Album sales dip to an all-time low in the US
As the novel Coronavirus began forcing Americans to stay at home and quarantine, record stores began shutting their doors either voluntarily or by state order. Naturally, album sales hit a new weekly low in the United States last week. But that doesn’t just include physical albums, such as CD, vinyl, and cassette tapes. Digital albums also dropped to an all-time low, according to data from Nielsen Music/MRC Data.
The company, which was recently purchased by Billboard’s parent company, measures sales growth in the music industry for decades. In the week ending March 19, Nielsen reported overall album sales fell to 1.52 million, the lowest number since the company began tracking this kind of data back in 1991. That figure reflects a 29 percent decline from album sales in the week ending January 16, which reported 1.65 million.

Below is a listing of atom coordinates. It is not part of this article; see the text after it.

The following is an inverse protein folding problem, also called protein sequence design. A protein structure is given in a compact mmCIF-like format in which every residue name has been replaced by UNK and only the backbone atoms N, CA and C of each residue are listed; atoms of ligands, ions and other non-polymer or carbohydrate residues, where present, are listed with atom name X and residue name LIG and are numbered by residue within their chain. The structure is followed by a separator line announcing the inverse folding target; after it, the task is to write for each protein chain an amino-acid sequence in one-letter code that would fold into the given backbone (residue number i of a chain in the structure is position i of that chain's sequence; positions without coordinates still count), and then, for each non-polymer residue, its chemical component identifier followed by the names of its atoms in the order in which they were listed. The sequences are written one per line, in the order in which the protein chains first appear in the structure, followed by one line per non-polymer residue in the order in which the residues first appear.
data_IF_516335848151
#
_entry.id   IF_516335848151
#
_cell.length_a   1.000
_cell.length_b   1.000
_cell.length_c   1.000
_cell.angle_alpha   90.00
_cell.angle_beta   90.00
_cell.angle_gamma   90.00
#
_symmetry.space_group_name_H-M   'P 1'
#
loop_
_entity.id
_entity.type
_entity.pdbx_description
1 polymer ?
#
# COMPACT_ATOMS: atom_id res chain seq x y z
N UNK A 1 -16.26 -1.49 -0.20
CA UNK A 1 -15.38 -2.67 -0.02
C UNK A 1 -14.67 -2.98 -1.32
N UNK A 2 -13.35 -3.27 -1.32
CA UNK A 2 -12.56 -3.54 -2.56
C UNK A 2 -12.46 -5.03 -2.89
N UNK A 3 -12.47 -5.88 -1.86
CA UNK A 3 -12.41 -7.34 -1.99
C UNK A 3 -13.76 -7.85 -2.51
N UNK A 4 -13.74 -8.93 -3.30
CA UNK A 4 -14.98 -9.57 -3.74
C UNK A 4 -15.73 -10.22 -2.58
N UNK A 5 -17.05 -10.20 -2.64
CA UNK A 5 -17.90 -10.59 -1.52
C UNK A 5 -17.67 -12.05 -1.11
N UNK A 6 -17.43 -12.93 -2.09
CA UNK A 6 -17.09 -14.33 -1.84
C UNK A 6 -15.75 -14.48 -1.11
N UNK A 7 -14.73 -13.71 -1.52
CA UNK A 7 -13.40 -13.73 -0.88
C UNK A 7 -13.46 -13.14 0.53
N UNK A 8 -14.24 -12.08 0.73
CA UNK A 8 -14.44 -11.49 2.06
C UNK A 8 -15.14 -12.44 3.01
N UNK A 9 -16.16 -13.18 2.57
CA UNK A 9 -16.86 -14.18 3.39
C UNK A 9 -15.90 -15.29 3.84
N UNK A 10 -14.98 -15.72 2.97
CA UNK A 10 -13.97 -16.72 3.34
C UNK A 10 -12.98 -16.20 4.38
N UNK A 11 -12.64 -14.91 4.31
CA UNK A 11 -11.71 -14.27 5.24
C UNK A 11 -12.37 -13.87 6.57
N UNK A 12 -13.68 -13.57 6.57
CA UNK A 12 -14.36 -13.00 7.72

Here are a few more highlights:
- Weekly physical album sales declined by 36%, falling to just 979,000 copies sold. It’s the first time physical album sales have ever fallen below 1 million.
- Fans are favoring streaming over physical albums. Unsurprisingly so, since online music streaming has been a trend since the late 1990s and early 2000s.
- Vinyl album sales continue to soar. 2019 marked the fourteenth consecutive year of growth for vinyl album sales, climbing to 18.84 million sold. In 2020 alone, total vinyl album sales sit at 4.88 million, which is up 42.2% from this time last year.
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